Prime loan default rates double
WASHINGTON - Delinquency rates on the least risky home loans, which account for two-thirds of all mortgages, more than doubled last year, showing credit quality deterioration is spreading through the housing market, US regulators said.
Seriously delinquent prime loans climbed to 2.4 percent of total loans on Dec. 31, from 1.1 percent in the first quarter, the Office of the Comptroller of the Currency and Office of Thrift Supervision said yesterday. Mortgages in delinquency rose 30 percent in the fourth quarter, accounting for 4.6 percent of all home loans, the report showed.
"We're in unchartered territory, we've never seen the number this high before," said US Comptroller of the Currency John Dugan yesterday.
Prime loans account for most of the 35 million US mortgages, and 553,736 were seriously delinquent, or 60 days or more overdue, in the fourth quarter, the report showed. Credit quality declined for a third consecutive quarter, as mortgages that are current fell below 90 percent as of Dec. 31 from about 93 percent on March 31 last year.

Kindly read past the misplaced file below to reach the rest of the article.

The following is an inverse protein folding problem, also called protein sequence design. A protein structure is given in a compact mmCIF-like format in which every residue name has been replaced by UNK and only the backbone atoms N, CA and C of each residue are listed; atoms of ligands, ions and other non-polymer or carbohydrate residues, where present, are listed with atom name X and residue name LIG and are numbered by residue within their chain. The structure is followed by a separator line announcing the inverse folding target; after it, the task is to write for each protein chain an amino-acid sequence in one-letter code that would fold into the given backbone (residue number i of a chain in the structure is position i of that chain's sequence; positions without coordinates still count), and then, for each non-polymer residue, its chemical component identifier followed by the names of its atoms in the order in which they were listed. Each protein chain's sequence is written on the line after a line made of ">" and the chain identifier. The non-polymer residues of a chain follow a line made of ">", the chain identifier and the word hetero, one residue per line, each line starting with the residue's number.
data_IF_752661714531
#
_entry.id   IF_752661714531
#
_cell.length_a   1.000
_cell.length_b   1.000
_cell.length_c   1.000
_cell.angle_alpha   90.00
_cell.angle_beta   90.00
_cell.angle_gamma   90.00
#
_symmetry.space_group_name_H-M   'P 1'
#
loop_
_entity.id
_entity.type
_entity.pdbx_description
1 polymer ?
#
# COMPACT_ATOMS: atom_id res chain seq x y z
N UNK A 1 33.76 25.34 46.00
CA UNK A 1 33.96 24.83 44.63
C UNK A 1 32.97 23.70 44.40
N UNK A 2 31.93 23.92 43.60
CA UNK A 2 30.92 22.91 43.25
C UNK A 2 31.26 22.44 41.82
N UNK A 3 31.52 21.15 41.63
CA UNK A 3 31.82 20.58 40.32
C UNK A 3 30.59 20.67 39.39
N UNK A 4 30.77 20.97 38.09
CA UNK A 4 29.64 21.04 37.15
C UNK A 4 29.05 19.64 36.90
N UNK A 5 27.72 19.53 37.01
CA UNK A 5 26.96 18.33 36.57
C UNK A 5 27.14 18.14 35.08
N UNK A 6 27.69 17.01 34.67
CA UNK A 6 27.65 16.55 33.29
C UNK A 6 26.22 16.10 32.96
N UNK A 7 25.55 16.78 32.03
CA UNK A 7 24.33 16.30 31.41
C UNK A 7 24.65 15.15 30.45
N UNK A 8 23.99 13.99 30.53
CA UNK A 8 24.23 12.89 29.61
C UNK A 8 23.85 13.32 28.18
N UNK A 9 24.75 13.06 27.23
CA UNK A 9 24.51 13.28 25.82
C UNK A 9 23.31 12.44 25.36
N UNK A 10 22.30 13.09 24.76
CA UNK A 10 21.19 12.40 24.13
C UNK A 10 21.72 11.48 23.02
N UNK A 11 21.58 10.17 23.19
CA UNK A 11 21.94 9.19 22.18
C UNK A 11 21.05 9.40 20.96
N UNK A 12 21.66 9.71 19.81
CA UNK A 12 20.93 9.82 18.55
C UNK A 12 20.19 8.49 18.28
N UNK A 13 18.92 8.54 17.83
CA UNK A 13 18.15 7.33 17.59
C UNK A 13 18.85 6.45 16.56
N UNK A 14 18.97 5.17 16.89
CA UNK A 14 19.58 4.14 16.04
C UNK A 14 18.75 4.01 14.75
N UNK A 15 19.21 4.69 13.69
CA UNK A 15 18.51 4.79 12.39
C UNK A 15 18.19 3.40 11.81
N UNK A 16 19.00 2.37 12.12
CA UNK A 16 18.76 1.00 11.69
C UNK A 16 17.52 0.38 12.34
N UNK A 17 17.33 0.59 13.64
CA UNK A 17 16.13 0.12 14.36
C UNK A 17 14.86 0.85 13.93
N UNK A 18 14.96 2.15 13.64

The report also showed that mortgages modified in the first quarter, to help borrowers keep their homes, fell delinquent 41 percent of the time after eight months, and second-quarter modified loans had a 46 percent default rate, the report said. Third-quarter trends "are worsening," the agencies said.
"For the year and this quarter, we saw the same trend that we saw last time: quite high redefault rates, no matter how we measured them," Dugan said in a conference call with reporters.
He said higher redefault rates are likely related to stressful economic conditions and new loan plans are not producing sufficient reductions to make mortgages sustainable.
Federal Deposit Insurance Corp. chairwoman Sheila Bair, who is pushing for aggressive programs to help prevent foreclosures, said the report confirms that mortgages modified to lower the monthly payments "have a substantially lower re-default rate than other modifications."
The report shows that many mortgage servicers are relying on payment plans that don't reduce borrowers' monthly payments, she said in an e-mailed statement.